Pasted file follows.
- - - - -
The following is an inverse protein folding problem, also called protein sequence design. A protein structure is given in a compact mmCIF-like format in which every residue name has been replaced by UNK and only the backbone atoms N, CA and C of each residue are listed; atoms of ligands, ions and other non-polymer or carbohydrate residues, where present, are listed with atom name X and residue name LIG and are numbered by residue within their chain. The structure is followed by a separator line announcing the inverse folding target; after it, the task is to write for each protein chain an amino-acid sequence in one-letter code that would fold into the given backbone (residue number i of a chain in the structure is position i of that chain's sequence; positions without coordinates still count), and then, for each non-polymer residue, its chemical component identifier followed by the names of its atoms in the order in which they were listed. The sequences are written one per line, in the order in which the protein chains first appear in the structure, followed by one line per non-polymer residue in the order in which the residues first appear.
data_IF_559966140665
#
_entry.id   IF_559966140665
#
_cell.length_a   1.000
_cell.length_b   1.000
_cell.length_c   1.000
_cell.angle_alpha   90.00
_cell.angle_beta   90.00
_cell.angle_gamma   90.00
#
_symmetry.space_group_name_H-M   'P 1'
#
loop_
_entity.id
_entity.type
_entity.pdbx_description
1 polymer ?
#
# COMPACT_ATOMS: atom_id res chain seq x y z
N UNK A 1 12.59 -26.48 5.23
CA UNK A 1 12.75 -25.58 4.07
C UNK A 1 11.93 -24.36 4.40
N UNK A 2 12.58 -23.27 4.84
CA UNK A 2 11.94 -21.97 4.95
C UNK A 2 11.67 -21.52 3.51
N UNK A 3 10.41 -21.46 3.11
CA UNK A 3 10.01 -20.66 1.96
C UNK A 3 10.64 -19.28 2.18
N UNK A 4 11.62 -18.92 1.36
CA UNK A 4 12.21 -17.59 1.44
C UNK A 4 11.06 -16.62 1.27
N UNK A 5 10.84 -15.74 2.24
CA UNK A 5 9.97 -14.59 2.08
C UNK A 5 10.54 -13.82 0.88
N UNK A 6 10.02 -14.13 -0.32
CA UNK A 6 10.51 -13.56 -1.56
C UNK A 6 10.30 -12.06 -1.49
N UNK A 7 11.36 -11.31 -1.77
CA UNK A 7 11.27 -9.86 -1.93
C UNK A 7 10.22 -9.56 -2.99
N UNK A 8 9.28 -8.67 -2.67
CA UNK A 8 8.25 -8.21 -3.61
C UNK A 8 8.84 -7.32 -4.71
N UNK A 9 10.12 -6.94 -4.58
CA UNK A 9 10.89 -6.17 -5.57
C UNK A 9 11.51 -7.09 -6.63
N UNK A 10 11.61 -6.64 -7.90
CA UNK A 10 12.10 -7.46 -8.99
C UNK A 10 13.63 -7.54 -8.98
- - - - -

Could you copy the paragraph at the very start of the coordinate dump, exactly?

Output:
The following is an inverse protein folding problem, also called protein sequence design. A protein structure is given in a compact mmCIF-like format in which every residue name has been replaced by UNK and only the backbone atoms N, CA and C of each residue are listed; atoms of ligands, ions and other non-polymer or carbohydrate residues, where present, are listed with atom name X and residue name LIG and are numbered by residue within their chain. The structure is followed by a separator line announcing the inverse folding target; after it, the task is to write for each protein chain an amino-acid sequence in one-letter code that would fold into the given backbone (residue number i of a chain in the structure is position i of that chain's sequence; positions without coordinates still count), and then, for each non-polymer residue, its chemical component identifier followed by the names of its atoms in the order in which they were listed. The sequences are written one per line, in the order in which the protein chains first appear in the structure, followed by one line per non-polymer residue in the order in which the residues first appear.